Texas State University Department of Mathematics presents:

Graphs,
Geometry,
and Gerrymandering


Mathematics of political districting

Friday, October 2nd, 2020

3:00-5:00 pm via Zoom


Online registration (required) here

(A Zoom link will be sent to registered participants on the day of the event)
| Main presentation | Panel | Registration | Links about redistricting | Accessibility |


A conversation on political districting with a mathematical perspective

At the start of each decade the law mandates that the boundaries of congressional districts must be redrawn in order to reflect the most recent changes to the population distribution. This is a process of immense importance for the proper functioning of our democracy - the shape of congressional districts greatly influences who runs and who wins in congressional elections, and even influences who controls Congress or state legislatures, or city councils. This process is meant to guarantee the adequate and just representation of the voices of every citizen, but this ideal is not always met.

Main Presentation (3:00-4:00 pm)


"Graphs, Geometry, and Gerrymandering"


Dr. Daryl DeFord


Washington State University
Assistant Professor of Mathematics

The problem of constructing "fair" political districts and the related problem of detecting intentional gerrymandering has received a significant amount of attention in recent years. Attempting to analyze these issues from a mathematical perspective leads to a wide variety of interesting problems in geometry, graph theory, and probability. In this talk, I will discuss recent work centered around Markov chain sampling of districting plans that has motivated theoretical questions in these fields, including designing proposal distributions, evaluating the computational complexity of sampling, and measuring the geometric and partisan properties of districts.

Beyond mathematics, this work has also been appeared in court challenges, including an amicus brief to the Supreme Court last year, and helped inform legislative reform efforts. I will discuss what it is like to participate in these outreach efforts as a mathematician and some of the related data and computational challenges.


About Daryl Deford


Daryl DeFord is an associate professor of Mathematics at Washington State University. He previously worked in the Geometric Data Processing Group at the Massachusetts Institute of Technology. He is affiliated with the Metric Geometry and Gerrymandering Group (MGGG), whose mission is to study applications of geometry and computing to U.S. redistricting, based on the belief that gerrymandering of all kinds is a fundamental threat to our democracy. Daryl's work with MGGG focuses on understanding mathematical representations of political geography and developing open-source software for analyzing districting plans. Additionally, he has studied the potential impacts of proposed language in citizen's initiatives and ballot measures on VRA compliance and partisan fairness. He has a Ph.D. in Mathematics from Dartmouth College with a thesis analyzing the dynamics of information flow in social and economic networks.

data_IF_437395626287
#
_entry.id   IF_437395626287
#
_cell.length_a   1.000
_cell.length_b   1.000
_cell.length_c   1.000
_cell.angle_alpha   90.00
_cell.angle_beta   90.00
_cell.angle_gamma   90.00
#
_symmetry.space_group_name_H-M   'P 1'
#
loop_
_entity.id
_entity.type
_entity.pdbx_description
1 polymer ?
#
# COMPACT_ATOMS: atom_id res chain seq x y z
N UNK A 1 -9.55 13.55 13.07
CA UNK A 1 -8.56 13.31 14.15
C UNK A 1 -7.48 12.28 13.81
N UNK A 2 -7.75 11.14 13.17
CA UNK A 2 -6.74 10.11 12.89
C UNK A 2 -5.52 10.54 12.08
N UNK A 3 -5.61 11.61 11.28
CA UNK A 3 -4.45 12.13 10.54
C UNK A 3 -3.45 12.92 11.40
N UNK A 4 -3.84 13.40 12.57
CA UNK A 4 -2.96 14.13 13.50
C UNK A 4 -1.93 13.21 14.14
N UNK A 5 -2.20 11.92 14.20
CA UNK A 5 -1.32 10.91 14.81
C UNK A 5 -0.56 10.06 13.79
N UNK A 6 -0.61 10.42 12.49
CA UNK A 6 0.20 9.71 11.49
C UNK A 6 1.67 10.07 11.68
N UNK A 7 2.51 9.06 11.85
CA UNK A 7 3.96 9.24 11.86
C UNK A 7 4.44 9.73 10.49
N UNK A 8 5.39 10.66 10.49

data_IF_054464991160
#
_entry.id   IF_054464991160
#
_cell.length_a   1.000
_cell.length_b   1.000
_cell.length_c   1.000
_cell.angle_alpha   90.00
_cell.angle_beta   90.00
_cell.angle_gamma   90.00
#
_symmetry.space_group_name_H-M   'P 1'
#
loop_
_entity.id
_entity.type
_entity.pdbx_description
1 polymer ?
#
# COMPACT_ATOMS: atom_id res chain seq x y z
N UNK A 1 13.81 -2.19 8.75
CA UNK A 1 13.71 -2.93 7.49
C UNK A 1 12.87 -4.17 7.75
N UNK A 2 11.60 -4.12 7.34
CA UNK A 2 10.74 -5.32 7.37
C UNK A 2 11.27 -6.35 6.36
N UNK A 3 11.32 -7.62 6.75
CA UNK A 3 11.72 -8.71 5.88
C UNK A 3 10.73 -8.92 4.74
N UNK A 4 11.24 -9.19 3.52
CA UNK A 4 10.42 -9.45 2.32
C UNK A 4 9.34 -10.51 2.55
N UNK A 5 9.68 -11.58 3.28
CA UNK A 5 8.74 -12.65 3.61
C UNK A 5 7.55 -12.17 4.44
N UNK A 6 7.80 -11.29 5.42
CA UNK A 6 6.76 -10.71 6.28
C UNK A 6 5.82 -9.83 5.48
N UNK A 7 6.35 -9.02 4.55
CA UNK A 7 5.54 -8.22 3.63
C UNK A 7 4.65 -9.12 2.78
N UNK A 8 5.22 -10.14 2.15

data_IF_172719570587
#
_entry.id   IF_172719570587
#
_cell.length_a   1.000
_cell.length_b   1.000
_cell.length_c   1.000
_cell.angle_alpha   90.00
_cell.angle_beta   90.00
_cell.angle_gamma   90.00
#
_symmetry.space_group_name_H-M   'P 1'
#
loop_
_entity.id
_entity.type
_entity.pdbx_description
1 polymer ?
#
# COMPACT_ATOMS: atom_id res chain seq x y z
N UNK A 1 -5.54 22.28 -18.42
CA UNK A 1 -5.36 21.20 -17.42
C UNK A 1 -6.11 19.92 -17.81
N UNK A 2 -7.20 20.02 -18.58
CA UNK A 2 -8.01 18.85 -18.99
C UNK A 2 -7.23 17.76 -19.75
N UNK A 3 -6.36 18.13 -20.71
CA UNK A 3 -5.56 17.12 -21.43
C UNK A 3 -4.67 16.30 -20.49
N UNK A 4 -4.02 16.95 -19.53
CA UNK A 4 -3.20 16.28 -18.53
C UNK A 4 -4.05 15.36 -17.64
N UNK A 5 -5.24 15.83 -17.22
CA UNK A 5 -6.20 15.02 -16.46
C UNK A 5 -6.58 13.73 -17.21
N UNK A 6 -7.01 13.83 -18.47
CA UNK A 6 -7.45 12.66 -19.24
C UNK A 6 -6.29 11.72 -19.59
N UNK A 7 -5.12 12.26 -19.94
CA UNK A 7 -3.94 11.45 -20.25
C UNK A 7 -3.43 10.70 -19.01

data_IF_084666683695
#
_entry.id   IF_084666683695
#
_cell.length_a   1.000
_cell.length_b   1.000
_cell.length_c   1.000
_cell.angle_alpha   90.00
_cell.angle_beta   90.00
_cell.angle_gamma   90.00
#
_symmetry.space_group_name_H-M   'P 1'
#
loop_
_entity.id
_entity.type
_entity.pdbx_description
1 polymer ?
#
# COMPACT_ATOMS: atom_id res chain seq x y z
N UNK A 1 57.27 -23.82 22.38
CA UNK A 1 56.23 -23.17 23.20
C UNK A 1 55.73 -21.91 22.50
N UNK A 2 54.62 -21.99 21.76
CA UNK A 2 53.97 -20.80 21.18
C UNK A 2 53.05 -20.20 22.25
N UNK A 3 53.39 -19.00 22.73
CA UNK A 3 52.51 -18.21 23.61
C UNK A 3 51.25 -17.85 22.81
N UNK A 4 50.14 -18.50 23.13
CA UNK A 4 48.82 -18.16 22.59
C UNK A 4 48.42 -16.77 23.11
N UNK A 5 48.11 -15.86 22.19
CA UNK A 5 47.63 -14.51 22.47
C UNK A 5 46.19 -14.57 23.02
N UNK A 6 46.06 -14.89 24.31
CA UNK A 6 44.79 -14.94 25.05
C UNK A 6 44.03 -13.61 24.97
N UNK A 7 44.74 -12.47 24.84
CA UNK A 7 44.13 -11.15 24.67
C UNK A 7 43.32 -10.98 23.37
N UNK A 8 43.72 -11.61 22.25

Panel (4:00-5:00 pm)

The presentation will be followed by a panel with members from academia, voting rights groups, and citizens commission on redistricting. The panel will discuss topics such as: the ways in which redistricting influences our politics, how political parties and various interests influence the map making process, the use and misuse of congressional maps to both expand or suppress the vote of groups historically excluded from the political process, and how mathematics and computer science are helping in the creation and analysis of congressional maps.

TJ Costello


Austin Independent Citizens' Redistricting Commission
Vice-Chair

Michael Faber


Texas State University
Assistant Professor of Political Science

       

Joaquin Gonzalez


Texas Civil Rights Projects
Staff Attorney

Stephanie Swanson


League of Women Voters of Texas
Issue Chair of Redistricting & Census


Moderator


Nestor Guillen


Texas State University
Assistant Professor of Mathematics

Links with background information on redistricting


The following resources provide background information on political redistricting and gerrymandering. They include basics of redistricting, how it affects the way our local, state, and federal governments operate, and the role civil society organizations and legal experts.

1.A primer on redistricting from Tuft's Metric Geometry and Gerrymandering Group.
2.A New York Times article on gerrymandering and the efficiency gap.
3.Recording of "Redistricting Moneyball 2020", a town hall on redistricting organized by the Princeton Election Consortium.
4.Quanta Magazine article on the mathematics of gerrymandering.

Accessibility

If you require accommodations due to a disability in order to participate, please contact 512.245.2551 at least 72 hours in advance of the event. Texas State University is a tobacco-free campus

This event is sponsored by the Texas State University Common Experience, Department of Mathematics, Department of Political Science, the Honors College, and Mathworks.